As for cooking in a pressure cooker, generally, I've read that it actually helps foods retain more nutritional value.

        2. if you want a proper stock, I agree with the other folks, pressure cooker is probably the way to go.

          as for store bought, make sure you buy a low sodium brand.

          For sort of a short cut, you can simmer roasted chicken bones, onions, celery, carrot, parsley and thyme. If you simmer it for two hours, you'll end up with a pretty good stock. Heck, even an hour and you'll get a pretty good one.

          The reason I say using a cooked chicken is that you won't have to fiddle as much with skimming the stuff that comes to the top as you do with raw chicken. That saves some of the hassle. And the flavor is more intense from a roasted chicken carcass.

          Of course that implies you have one. You could also just roast some chicken parts quickly (throw in the stock veggies toward the end) then, once very nicely browned, do your stock that way.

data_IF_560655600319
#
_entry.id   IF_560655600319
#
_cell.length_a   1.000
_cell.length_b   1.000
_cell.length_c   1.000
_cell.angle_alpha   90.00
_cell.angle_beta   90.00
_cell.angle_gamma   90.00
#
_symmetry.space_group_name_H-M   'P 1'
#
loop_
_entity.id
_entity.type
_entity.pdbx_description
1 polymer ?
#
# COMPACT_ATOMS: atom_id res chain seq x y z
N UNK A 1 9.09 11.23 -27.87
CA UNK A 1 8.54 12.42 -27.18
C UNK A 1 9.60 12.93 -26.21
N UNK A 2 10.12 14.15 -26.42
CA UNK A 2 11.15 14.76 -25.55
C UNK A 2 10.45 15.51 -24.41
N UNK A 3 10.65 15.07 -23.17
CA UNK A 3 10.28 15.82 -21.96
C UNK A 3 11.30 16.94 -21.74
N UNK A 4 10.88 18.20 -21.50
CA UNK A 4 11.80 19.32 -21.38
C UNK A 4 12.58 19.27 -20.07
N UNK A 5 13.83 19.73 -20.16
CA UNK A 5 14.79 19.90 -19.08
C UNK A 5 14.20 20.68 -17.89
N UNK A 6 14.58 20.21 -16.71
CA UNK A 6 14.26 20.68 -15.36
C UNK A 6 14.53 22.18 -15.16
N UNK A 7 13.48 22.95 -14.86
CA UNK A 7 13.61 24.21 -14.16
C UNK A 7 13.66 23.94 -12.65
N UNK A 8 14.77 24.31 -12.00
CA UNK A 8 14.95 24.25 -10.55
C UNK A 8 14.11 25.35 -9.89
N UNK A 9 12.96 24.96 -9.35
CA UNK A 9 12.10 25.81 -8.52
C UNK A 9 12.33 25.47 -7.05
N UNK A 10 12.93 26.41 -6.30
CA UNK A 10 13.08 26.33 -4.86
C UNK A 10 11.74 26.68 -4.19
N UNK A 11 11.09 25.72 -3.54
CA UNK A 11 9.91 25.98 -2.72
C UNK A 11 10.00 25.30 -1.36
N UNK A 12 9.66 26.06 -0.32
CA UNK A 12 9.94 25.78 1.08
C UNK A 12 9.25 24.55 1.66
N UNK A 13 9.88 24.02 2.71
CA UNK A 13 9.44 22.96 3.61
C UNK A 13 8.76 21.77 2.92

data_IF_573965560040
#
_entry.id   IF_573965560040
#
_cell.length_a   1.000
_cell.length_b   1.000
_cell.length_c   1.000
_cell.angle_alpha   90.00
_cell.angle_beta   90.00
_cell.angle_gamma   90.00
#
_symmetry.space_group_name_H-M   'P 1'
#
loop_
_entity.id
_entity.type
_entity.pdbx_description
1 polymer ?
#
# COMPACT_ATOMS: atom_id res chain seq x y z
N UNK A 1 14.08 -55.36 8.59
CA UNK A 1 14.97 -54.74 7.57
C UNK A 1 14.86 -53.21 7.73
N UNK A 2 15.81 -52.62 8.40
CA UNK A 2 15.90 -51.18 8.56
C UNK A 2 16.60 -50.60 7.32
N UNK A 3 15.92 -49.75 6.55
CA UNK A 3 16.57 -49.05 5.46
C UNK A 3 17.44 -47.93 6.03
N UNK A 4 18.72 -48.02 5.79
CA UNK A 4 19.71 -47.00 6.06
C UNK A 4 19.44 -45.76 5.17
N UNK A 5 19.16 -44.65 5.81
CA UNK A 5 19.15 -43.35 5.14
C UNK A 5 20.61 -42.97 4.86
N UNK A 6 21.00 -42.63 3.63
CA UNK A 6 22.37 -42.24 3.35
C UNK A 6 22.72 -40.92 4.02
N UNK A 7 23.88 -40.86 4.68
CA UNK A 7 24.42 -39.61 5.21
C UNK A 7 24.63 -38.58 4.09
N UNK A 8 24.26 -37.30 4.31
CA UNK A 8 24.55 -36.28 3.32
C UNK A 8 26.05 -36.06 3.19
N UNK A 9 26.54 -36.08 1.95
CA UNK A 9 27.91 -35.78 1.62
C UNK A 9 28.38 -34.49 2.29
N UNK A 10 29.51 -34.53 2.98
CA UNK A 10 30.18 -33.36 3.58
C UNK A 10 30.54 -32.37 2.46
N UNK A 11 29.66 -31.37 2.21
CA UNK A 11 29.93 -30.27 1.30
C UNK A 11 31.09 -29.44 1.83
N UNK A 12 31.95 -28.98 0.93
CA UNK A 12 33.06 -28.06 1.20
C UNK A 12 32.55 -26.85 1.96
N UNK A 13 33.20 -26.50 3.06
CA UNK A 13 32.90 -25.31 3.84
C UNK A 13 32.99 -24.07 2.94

just some thoughts.

          1 Reply
          1. re: adamclyde

            I agree with adamclyde--roast all the ingredients first, then simmer. Richer fuller flavor without boiling hard for reduction.

          2. There's a post on this thread: http://www.chowhound.com/topics/445376 on making chicken stock in a crockpot. No, it won't save time, per se, but since it's cooking while you sleep or are at work, you won't have to use up in-the-kitchen time.

            I tried it, and it a wonderfully clear lovely stock; no scum to skim.

            1. I use my slow cooker. I put a few chicken leg-thigh combos in bottom, cut up an onion and a couple ribs of celery, and fill the crock almost to the top with water. Let 'er rip overnight on SLOW. Pour all through colander. Done.

              1. I'll add two different ones.

                Crock Pot


                1. ATK just had a taste test of store-bought chicken broth yesterday (maybe it was old). Swanson's Organic Low Sodium was the winner, with Better Than Boullion as the runner-up. I don't think they said that it was "close to homemade" but it was at least acceptable. They also used it in two soup recipes on the show.

                  5 Replies
                  1. re: CookingGirl